Obama’s Self-Congratulatory Farewell

Two more days and Barack Obama will no longer be president. On his way out, he’s doing his best to make sure he’s not forgotten. He just commuted the sentence of Bradley/Chelsea (take your pick) Manning, the former army intelligence officer who leaked sensitive intel back in 2010. Obama also shortened the sentences of 209 other convicts and fully pardoned another 64. No president has ever overturned as many sentences as Obama has done in his eight years.

Some of those might have been good decisions, but based on his overall record these past eight years, his basic worldview, and his radical political beliefs, I can say with some sense of assurance that most were not people I would have pardoned if given the choice.

The presidential farewell address has become a tradition of late. Ronald Reagan’s was one of the most eloquent. I encourage you to find that one on YouTube and watch a real president who had quiet dignity and humility.

Then there’s Obama. He had to go out with a flair, speaking to a huge crowd of adoring fans in his home city of Chicago. It was not a farewell address in the sense of others like Reagan’s; rather, it was another campaign rally, focused on defending his actions. In other words, it was no different than all of his other speeches.

It left out some things that he didn’t really want to mention:

More than one cartoonist picked up on that theme:

He seems to believe he has made America better during his tenure. Most of America, though—the America outside of academia and the entertainment industry—has a different perspective:

Yet the Democrats will never see it that way. Their view of Obamaworld has a distinct hue:

They are going to have to come to terms with the arrival of a new president. What will he bring? Can we have confidence in him? On inauguration day, I will offer my thoughts on those questions.

Behind WikiLeaks

Sometimes a story hits the news that kind of takes over, yet I have less interest in it than the news outlets do. That’s pretty much how I feel about the whole WikiLeaks controversy. It’s not that I don’t recognize it as a genuine story—I even have deep concern over the unauthorized leaking of private government information. It’s just that it is so covered that I don’t simply want to rehash what everyone already knows.

However, I have discovered that the two individuals most closely connected to this controversy have backgrounds and beliefs that I haven’t really heard mentioned on the newscasts.

Take Pfc. Bradley Manning, the soldier who illegally released thousands of sensitive diplomatic cables. What do you learn about him on a typical newscast? You know he is currently being held at Quantico facing a court martial and up to 52 years in prison for his actions. But that’s about all.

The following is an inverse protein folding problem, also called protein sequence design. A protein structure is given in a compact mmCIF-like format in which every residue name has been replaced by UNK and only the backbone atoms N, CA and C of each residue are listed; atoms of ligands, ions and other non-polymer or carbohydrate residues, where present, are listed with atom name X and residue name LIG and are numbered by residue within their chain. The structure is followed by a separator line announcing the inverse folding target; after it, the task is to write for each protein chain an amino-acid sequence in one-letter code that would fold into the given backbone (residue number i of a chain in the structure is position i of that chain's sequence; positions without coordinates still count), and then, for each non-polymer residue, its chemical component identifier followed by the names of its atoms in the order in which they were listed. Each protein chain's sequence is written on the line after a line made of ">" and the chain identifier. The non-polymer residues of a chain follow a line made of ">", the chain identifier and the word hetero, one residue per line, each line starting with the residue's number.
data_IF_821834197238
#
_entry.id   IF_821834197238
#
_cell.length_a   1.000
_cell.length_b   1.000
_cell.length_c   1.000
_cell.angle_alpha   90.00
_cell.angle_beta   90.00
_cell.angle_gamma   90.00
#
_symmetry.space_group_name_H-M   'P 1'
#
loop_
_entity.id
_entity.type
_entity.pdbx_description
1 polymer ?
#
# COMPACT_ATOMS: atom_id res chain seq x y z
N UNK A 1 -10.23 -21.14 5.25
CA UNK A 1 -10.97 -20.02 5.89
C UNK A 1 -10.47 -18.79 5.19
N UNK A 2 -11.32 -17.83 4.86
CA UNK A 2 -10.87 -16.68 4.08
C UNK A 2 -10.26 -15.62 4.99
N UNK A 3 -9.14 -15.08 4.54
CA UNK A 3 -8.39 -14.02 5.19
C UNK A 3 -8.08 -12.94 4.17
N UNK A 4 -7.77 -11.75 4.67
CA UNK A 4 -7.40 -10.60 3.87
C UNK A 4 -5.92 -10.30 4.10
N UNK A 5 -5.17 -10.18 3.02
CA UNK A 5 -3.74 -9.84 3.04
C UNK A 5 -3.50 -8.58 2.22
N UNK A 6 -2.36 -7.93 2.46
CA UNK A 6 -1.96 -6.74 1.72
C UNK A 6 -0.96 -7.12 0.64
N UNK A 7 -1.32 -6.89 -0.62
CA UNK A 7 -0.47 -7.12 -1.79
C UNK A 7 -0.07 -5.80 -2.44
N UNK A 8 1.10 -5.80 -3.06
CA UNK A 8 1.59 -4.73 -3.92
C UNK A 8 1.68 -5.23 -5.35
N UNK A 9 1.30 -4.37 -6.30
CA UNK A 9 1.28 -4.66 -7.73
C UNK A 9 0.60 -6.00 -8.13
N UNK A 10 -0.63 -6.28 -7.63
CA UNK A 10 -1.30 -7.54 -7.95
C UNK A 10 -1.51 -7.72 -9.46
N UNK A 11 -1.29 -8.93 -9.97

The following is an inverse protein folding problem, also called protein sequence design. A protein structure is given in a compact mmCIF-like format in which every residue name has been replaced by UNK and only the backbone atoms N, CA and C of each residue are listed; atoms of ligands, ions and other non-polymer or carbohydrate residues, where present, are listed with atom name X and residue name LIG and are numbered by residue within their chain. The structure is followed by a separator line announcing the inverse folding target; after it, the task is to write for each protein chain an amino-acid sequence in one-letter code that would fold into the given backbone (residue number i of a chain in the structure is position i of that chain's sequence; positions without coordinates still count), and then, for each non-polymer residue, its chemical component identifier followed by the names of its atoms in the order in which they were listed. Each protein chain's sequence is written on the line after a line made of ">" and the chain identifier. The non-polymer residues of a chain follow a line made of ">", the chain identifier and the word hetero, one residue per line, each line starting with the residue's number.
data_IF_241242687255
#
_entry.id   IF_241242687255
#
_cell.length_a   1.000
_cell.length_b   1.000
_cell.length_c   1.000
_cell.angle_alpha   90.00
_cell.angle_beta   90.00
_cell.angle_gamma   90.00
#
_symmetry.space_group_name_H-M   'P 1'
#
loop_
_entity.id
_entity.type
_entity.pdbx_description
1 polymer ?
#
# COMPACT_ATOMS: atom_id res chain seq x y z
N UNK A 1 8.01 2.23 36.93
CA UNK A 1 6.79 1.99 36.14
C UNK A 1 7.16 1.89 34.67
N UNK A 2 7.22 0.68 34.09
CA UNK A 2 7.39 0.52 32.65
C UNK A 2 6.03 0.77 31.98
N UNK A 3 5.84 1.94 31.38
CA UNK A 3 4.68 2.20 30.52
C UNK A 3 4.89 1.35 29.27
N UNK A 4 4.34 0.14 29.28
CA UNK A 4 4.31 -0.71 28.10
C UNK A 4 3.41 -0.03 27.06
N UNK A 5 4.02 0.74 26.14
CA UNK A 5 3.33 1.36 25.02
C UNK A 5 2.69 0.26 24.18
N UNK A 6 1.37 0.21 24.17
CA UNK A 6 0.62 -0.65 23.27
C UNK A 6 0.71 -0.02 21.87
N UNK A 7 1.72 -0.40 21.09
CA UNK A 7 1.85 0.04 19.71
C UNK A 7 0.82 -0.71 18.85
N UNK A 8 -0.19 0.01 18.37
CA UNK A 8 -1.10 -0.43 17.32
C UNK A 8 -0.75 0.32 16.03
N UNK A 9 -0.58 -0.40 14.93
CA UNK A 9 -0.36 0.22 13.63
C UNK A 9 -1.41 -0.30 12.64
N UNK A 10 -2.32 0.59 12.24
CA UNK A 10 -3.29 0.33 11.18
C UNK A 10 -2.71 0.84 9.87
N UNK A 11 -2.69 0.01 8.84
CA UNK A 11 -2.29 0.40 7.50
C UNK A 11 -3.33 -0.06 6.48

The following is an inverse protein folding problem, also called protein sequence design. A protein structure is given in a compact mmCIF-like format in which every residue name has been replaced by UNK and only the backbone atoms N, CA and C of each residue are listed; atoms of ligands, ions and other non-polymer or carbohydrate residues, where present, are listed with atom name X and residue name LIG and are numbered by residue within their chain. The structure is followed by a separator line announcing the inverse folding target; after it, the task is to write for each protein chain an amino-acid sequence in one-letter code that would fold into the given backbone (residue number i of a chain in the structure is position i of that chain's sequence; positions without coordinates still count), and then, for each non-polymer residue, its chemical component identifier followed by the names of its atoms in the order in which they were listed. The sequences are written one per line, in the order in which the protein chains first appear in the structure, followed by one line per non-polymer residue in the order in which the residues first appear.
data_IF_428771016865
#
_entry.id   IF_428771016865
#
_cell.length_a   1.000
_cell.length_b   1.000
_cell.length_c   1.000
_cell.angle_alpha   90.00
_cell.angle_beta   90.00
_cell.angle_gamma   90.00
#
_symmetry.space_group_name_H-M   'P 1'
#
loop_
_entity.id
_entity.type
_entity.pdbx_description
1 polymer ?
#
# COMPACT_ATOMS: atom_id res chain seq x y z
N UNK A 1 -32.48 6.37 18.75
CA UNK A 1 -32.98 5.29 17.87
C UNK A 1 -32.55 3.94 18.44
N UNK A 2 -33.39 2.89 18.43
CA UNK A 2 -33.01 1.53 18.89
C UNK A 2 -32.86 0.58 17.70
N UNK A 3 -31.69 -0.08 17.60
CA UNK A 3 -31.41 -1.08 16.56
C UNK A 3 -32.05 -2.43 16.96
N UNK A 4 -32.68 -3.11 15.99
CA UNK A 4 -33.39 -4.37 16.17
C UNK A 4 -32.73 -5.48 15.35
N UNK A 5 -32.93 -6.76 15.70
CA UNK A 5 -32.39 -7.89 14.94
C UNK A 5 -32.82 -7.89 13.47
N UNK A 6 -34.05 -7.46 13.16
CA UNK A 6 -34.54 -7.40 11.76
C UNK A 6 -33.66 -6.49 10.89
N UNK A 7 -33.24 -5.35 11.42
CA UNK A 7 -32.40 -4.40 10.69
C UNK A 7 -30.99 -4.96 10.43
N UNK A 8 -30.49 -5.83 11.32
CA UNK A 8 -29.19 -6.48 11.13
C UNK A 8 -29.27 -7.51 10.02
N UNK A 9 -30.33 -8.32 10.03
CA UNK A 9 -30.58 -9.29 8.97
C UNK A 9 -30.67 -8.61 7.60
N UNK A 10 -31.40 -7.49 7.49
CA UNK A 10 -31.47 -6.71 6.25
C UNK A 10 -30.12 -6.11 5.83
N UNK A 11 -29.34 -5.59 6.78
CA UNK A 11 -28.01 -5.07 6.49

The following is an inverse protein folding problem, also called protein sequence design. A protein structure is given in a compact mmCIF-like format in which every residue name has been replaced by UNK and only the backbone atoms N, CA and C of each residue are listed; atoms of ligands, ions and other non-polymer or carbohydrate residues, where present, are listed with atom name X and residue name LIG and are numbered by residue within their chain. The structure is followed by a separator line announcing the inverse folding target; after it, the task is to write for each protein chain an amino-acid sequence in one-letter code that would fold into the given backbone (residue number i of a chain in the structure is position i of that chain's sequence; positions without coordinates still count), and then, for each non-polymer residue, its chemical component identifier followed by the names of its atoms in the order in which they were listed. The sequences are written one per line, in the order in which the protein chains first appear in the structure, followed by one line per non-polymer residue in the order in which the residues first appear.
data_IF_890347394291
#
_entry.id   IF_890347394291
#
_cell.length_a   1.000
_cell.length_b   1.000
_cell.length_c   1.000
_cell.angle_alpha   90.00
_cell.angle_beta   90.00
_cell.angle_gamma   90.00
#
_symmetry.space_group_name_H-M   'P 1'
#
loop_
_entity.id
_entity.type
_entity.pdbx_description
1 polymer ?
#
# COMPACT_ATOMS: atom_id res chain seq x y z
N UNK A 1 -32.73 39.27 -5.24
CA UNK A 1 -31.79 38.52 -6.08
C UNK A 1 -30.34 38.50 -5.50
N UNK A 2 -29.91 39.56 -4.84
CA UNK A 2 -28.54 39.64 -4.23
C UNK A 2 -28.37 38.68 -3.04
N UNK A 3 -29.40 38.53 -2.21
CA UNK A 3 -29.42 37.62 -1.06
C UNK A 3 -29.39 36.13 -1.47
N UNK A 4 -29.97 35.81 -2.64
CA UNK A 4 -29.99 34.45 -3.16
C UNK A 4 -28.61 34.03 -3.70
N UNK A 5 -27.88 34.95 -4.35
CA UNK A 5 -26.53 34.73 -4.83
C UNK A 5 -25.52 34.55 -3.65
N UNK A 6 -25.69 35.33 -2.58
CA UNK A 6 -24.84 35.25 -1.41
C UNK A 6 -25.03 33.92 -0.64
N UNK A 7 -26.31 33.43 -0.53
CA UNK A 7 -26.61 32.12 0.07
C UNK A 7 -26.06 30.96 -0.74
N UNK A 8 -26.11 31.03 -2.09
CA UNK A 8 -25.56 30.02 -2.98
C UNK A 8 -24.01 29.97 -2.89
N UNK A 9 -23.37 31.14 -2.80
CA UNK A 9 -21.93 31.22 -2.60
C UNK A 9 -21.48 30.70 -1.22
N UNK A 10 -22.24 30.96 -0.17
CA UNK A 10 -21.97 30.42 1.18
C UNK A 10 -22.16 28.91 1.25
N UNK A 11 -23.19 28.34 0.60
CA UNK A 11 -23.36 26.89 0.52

A simple Google search reveals much more. For instance, he was raised a Catholic, but says he never believed any of it. His antipathy to Christianity is so pronounced that he wore customized dogtags labeled “Humanist.”

Manning also is homosexual, but I’ve never heard that publicly proclaimed. He apparently is angry over the “don’t ask, don’t tell” policy. Those who were classmates in his younger days describe him as someone who always had a bit of an attitude. Add to all of this an ongoing pity party— complaining to an online acquintance that people ignored him, that he felt isolated, and that he was self-medicating “like crazy.” Well, now he has one wish fulfilled—he’s not being ignored any longer.

Then there’s the guy who decided to take what Manning gave him and broadcast it all to the world: Julian Assange. He’s rather secretive himself, which is ironic, but it appears that he was raised by a single mother in Australia, moving 37 times before age 15. He became a computer hacker at an early age and got in trouble with the law over it—arrested in 1991 and charged with 30 criminal counts. Facing prison, he was able to strike a plea deal in which he only had to pay a fine.

Currently, Assange is in hiding as Interpol just added him to its Most Wanted list after Sweden issued a new arrest warrant against him in a sex crimes probe.

Trying to discern Assange’s guiding philosophy is difficult. In an article in yesterday’s Christian Science Monitor, the writer poses these questions: “Is he anticorruption? Antiwar? … What is he hoping to accomplish? In the end, what does Julian Assange want?” The writer concludes that he just seems to be on a crusade against secrecy of all kinds, yet WikiLeaks itself is shrouded in mystery:

But WikiLeaks itself may be turning into just the sort of opaque entity it criticizes. Its hierarchy is unknown, its funders are unclear, and its plans are unverifiable. It reserves the right to decide whether it is in the public interest to disclose the information it obtains (as do many mainstream media outlets). Those who feel victimized by its actions – such as, say, Afghans who work with the US and didn’t want their names known to the Taliban – don’t get to argue the case for continued secrecy before damage is done.

In other words, Assange doesn’t want to be held to the same standard he applies to everyone else. His next target, by the way, is bank records.

Upon examination of the character of both Manning and Assange, I can say unconditionally that neither is a hero. Their actions only undermine the kind of secrecy that is sometimes necessary, particularly in dealing with other countries.

Manning should be imprisoned for his actions; Assange should be held accountable for what he has done as well.